“Unless we want to cede eastern Syria to the Iranians, (the coalition) needs to be there,” Warren told AFP.
“Not necessarily the US — it’s other partners who have skin in this game, which includes every country in Europe,” he added, referring to the refugee crisis that has gripped the continent in part because of Syria.
Additionally, extremist groups the world over are rebranding themselves under the Daesh banner, meaning the anti-Daesh coalition will have a role beyond the Middle East, including in African nations.
Last year, four new African nations signed up to the coalition: Djibouti, Niger, Cameroon and Chad.
“Pre-existing terrorist organizations like in the Philippines, like in Bangladesh, like in the Sinai and Afghanistan, they have basically rebranded themselves and started flying the ISIS flag in order to gain attraction and resources,” the State Department official told AFP.
US military officials stress the fight against Daesh is not over, and warn of the extremists in Iraq and Syria returning to a more traditional insurgency.
“Their repressive ideology continues. The conditions remain present for Daesh to return, and only through coalition and international efforts can the defeat become permanent,” coalition commander Lt. Gen. Paul Funk said, using an Arabic acronym for the group.

Calm in Hodeidah as observers move in to monitor cease-fire

Sporadic clashes continued until about 3 a.m. on Tuesday, but residents said there was calm after that. (AFP)
Updated 19 December 2018

Calm in Hodeidah as observers move in to monitor cease-fire

  • “Both parties said publicly they are abiding by the cease-fire,” a UN official said
  • The truce in Hodeidah officially began at midnight on Monday

JEDDAH: Truce monitoring observers will be deployed in the Red Sea port city of Hodeidah on Wednesday as the first 24 hours of a UN-brokered cease-fire passed without incident.

The Redeployment Coordination Committee comprises members of the Yemeni government supported by the Saudi-led coalition, and Houthi militias backed by Iran, and is overseen by the UN.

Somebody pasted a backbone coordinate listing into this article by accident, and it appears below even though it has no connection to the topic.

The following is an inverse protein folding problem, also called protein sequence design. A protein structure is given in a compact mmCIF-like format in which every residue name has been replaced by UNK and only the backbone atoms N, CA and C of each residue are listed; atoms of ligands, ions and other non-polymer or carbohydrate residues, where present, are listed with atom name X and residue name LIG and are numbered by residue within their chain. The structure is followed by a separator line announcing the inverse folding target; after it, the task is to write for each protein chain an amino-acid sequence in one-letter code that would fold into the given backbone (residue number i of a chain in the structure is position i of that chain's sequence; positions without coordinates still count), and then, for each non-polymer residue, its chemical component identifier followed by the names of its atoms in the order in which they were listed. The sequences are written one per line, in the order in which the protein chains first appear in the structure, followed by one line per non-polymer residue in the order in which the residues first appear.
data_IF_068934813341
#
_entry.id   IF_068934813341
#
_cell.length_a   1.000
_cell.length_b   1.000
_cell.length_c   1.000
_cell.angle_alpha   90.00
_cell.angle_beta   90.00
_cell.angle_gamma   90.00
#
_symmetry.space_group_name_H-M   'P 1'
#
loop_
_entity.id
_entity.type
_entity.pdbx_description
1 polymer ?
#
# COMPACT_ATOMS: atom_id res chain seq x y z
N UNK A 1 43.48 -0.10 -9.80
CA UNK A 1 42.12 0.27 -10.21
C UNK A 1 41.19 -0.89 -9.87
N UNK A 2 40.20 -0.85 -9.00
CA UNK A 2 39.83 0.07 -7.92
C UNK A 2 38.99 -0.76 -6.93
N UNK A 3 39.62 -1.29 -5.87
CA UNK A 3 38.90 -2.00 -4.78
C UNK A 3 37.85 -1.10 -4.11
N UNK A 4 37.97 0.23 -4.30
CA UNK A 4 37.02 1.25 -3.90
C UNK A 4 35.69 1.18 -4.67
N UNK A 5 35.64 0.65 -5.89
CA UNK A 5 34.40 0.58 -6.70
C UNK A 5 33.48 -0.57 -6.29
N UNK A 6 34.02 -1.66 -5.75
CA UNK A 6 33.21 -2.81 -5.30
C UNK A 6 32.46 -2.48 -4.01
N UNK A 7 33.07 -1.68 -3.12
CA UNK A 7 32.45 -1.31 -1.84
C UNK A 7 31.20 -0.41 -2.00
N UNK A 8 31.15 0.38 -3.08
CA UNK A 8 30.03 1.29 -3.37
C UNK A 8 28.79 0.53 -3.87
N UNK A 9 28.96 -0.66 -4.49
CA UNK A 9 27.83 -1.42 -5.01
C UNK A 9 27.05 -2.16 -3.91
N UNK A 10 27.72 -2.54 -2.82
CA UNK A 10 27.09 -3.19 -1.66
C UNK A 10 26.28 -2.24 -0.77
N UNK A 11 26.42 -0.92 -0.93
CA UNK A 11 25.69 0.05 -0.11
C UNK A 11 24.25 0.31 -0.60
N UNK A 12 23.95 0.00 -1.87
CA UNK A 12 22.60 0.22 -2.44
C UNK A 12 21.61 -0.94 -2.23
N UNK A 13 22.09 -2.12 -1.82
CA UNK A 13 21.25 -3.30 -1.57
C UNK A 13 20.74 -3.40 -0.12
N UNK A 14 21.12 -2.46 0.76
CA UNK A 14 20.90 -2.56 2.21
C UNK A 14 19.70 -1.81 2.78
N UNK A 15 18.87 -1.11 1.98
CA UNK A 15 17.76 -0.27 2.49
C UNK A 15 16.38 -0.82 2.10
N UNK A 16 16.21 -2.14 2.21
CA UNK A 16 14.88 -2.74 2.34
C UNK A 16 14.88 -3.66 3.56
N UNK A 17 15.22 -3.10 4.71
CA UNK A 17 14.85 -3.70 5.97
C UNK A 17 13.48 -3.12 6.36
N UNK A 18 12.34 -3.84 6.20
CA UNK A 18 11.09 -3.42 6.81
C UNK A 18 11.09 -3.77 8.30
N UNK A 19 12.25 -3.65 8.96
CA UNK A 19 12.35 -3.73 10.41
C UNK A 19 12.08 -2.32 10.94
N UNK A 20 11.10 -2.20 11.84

The head of the committee will report to the UN Security Council every week.

Deployment of the observers is the latest stage in a peace deal reached after talks last week in Sweden. Both sides in the conflict agreed to a cease-fire in Hodeidah and the withdrawal of their forces within 21 days.

“Both parties said publicly they are abiding by the cease-fire,” a UN official said on Tuesday.

Local authorities and police will run the city and its three port facilities under UN supervision, and the two sides are barred from bringing in reinforcements.

UN envoy Martin Griffith said the committee was expected to start its work swiftly “to translate the momentum built up in Sweden into achievements on the ground.”

The truce in Hodeidah officially began at midnight on Monday. Sporadic clashes continued until about 3 a.m. on Tuesday, but residents said there was calm after that. 

“We are hopeful that things will go back to the way they were and that there will be no aggression, no airstrikes and lasting security,” said one, Amani Mohammed.

Another resident, Mohammed Al-Saikel, said he was optimistic the cease-fire would pave the way for a broader truce. “We are hopeful about this cease-fire in Hodeidah and one for Yemen in general,” he said. “We will reach out in peace to whoever does the same.”

The UN Security Council is considering a draft resolution that asks Secretary-General Antonio Guterres to submit proposals by the end of the month on how to monitor the cease-fire.

The resolution, submitted by the UK, “calls on all parties to the conflict to take further steps to facilitate the unhindered flow of commercial and humanitarian supplies including food, fuel, medicine and other essential imports and humanitarian personnel into and across the country.”